Mauritius is nothing like Madagascar. It is completely westernized, and I feel very comfortable walking around, even alone at night, but perhaps not in some of the more seedy neighborhoods of Port Louis (the capital). Kentucky Fried Chicken is a particularly popular fast food restaurant, and I am within easy walking distance of at least two from my hotel.
Due to a storied history, the population of Mauritius has elements of Indian (the majority), Chinese, French, and Creole (the descendants of slaves).
Mauritius was uninhabited until the late 1600s, when it was discovered by trading ships in the indian ocean. The island is the original home of the Dodo bird, but within 100 years of human settlement, the Dodo had been driven to extinction. The first colonists started huge sugar plantations, and brought slaves from Africa and Madagascar to work them. Emancipation came in the 1800s, and when that happened, the plantation owners needed more laborers. This brought an influx of Indian and Chinese workers to Mauritius, and the culture here has thrived from their influence.
All educated mauritians speak at least three languages, French, English, and Creole. Of these, english is the least used, but I haven't run into a single person that doesn't speak it and understand it well.
I have internet in my room, so I will be able to update my blog much more often. I haven't started any collecting yet, as I arrived on a weekend, but things should start happening in the next couple of days. Hope everyone is well, and I hope the packers beat the giants and make it to the superbowl.

Friday, January 18, 2008

I'm back online!

Hi everyone, sorry for the major lag in my posts. I've been in Tana for the last three days, but I've been really busy getting things ready for my departure from Madagascar.
Ok, back to the beginning of the trip. I went to Diego Suarez on December 28th, and stayed at a nice hotel for 5 days. I spent my days hiking around on Montagne Des Francais looking for Coffee trees. I didn't have any luck, but enjoyed staying at a nice hotel, and I did a lot of computer work (programming stuff) in those 5 days that I had been putting off for months. On January 2nd, my partner/paid guide and professional Malagasy botanist Franck Rakotanasolo arrived in Diego, and the craziness began. On January 3rd and 4th, Franck and I camped in a forest about 50 km SE of Diego called the Foret De Sahafary. With franck's expert help, we were able to find several populations of at least 3 species of Coffee. We returned to Diego on the 5th of January and worked at Montagne Des Francais again, and I am embarassed to say there are many coffee trees there, but I just could not find them alone. It's pretty amazing how good franck is at finding Coffee trees, certainly my work would not have been possible without his help. OK, on January 7th, Franck and I traveled to Amber Mountain National park, and started work in the high elevation cloud forest on the 8th of January. Lots of coffee trees, of at least 4 species were collected. On January 9th (my birthday) we went even higher, to find one species we did not find lower on the mountain. For about 5 hours that day, we hiked in the rain and mud, and hundreds of terrestrial leaches (they go through your socks, so there is no stopping them). I was very stressed out by the leaches, and did not enjoy it very much. Thanks to all of the birthday emails folks sent. On the 10th of January we left amber mountain and headed back to diego for the night. The following day, we traveled to Ankarana National Park, about 3 hours by taxi, and stopped in some small forest patches on the way to collect. We spent one big day at Ankarana, and collected many populations of about 4 species of Coffee. And we got to see the amazing tsingy limestone formations (check out the wikipedia page linked above for more info). I will post pictures when I get back, and the connection is faster. THe next day, Franck and I took a taxi-brousse (a rural bus service that is really a 15 seater van, but usually packed with more than 22 people) for 3 hours to a small fishing village called Ankify. From this village, we caught a ferry (just a 15 foot long canoe with a big motor) to the island of Nosy Be. I had the best mango I've ever tasted at Ankify while we waited for the ferry to fill up. We managed to find a decent hotel for pretty cheap in Hellville (Nosy Be's only real city). The following day, we went to the Lokobe Forest reserve, about 20 km west of Hellville on an extinct volcano. This is a wild forest, with black lemurs everywhere, and few trails to speak of. We didn't find any coffee trees, but only spent half the day in the forest. Then, the next day we just hung out in Hellville, and I did some touristy shopping. THen back to tana to get specimens ready for exportation, and complete paperwork.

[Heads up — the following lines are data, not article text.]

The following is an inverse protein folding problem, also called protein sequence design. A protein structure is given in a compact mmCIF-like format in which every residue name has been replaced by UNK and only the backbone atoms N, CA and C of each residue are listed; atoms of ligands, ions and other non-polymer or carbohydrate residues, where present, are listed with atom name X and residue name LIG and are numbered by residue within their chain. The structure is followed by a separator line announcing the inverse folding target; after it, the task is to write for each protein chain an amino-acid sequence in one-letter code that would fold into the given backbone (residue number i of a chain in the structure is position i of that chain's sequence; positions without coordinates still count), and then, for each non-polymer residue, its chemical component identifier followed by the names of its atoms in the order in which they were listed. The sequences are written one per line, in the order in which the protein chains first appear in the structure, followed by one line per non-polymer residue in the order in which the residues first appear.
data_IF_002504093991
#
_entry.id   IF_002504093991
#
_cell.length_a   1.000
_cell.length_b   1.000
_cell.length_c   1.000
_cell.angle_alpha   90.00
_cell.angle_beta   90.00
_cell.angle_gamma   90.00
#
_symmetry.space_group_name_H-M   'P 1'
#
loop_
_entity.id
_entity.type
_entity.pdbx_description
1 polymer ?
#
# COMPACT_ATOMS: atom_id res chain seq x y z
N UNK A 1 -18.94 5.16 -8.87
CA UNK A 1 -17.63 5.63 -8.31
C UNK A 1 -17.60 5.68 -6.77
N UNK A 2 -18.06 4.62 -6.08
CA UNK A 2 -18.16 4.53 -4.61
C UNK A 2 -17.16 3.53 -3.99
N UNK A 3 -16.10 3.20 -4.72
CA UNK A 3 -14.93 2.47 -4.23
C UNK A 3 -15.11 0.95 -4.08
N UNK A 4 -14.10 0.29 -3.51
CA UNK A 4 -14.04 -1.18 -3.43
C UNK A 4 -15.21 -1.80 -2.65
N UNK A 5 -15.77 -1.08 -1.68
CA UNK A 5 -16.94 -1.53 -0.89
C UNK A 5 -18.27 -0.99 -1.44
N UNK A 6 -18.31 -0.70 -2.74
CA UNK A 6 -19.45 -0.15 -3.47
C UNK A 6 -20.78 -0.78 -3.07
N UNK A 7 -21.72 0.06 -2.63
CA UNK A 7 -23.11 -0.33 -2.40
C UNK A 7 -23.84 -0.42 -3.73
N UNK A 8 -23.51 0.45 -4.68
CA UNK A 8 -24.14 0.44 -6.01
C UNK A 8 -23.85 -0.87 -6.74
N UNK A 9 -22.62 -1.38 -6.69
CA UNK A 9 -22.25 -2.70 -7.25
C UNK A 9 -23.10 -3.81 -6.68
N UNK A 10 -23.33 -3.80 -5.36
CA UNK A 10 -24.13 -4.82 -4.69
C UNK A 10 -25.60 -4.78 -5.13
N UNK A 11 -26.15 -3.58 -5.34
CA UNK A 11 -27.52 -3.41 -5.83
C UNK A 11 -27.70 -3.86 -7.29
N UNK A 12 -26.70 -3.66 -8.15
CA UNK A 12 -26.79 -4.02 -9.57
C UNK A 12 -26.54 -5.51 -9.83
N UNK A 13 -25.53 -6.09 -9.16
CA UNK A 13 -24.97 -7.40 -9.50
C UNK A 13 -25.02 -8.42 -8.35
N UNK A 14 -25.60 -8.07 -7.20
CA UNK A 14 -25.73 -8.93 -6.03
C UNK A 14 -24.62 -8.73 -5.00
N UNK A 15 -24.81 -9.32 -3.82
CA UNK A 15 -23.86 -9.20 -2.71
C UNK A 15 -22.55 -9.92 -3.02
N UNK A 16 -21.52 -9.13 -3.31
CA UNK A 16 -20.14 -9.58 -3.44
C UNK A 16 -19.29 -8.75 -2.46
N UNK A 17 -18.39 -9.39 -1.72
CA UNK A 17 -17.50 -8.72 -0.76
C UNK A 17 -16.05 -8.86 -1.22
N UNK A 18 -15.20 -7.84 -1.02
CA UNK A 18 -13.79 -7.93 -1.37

That brings me to the here an now. I'm leaving for mauritius a few days early, because I am finished here in Madagascar. Heading out today at 4pm. So, I will update you on Mauritius when I get there. Should have an easier time with internet there, and I can probably find a phone card to make some calls. OK, hope every is well. Please comment or email me and let me know whats been up.